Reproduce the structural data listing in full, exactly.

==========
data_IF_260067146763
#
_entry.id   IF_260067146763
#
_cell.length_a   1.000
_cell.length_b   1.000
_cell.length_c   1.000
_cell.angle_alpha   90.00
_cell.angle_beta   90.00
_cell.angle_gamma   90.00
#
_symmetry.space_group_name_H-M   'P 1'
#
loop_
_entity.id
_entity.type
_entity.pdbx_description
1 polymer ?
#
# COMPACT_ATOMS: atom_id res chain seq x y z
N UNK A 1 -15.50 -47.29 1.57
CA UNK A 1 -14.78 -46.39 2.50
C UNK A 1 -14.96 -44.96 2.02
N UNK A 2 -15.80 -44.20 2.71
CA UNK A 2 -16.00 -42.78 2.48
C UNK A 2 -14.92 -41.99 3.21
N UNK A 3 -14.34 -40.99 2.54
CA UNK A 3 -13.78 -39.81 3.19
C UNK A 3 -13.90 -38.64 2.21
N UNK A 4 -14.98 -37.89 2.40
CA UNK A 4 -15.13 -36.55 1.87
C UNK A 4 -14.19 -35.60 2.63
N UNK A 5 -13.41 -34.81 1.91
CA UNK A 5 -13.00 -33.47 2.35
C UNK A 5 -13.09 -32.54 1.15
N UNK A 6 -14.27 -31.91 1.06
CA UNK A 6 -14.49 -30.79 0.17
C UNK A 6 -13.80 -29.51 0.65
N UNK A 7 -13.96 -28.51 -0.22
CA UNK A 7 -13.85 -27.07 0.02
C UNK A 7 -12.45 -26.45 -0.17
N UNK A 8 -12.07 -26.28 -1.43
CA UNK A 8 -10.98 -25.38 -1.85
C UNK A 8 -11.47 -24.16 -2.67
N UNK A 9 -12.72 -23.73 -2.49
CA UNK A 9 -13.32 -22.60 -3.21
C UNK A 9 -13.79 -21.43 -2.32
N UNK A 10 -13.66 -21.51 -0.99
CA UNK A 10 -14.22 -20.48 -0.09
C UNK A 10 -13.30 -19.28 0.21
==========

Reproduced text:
data_IF_260067146763
#
_entry.id   IF_260067146763
#
_cell.length_a   1.000
_cell.length_b   1.000
_cell.length_c   1.000
_cell.angle_alpha   90.00
_cell.angle_beta   90.00
_cell.angle_gamma   90.00
#
_symmetry.space_group_name_H-M   'P 1'
#
loop_
_entity.id
_entity.type
_entity.pdbx_description
1 polymer ?
#
# COMPACT_ATOMS: atom_id res chain seq x y z
N UNK A 1 -15.50 -47.29 1.57
CA UNK A 1 -14.78 -46.39 2.50
C UNK A 1 -14.96 -44.96 2.02
N UNK A 2 -15.80 -44.20 2.71
CA UNK A 2 -16.00 -42.78 2.48
C UNK A 2 -14.92 -41.99 3.21
N UNK A 3 -14.34 -40.99 2.54
CA UNK A 3 -13.78 -39.81 3.19
C UNK A 3 -13.90 -38.64 2.21
N UNK A 4 -14.98 -37.89 2.40
CA UNK A 4 -15.13 -36.55 1.87
C UNK A 4 -14.19 -35.60 2.63
N UNK A 5 -13.41 -34.81 1.91
CA UNK A 5 -13.00 -33.47 2.35
C UNK A 5 -13.09 -32.54 1.15
N UNK A 6 -14.27 -31.91 1.06
CA UNK A 6 -14.49 -30.79 0.17
C UNK A 6 -13.80 -29.51 0.65
N UNK A 7 -13.96 -28.51 -0.22
CA UNK A 7 -13.85 -27.07 0.02
C UNK A 7 -12.45 -26.45 -0.17
N UNK A 8 -12.07 -26.28 -1.43
CA UNK A 8 -10.98 -25.38 -1.85
C UNK A 8 -11.47 -24.16 -2.67
N UNK A 9 -12.72 -23.73 -2.49
CA UNK A 9 -13.32 -22.60 -3.21
C UNK A 9 -13.79 -21.43 -2.32
N UNK A 10 -13.66 -21.51 -0.99
CA UNK A 10 -14.22 -20.48 -0.09
C UNK A 10 -13.30 -19.28 0.21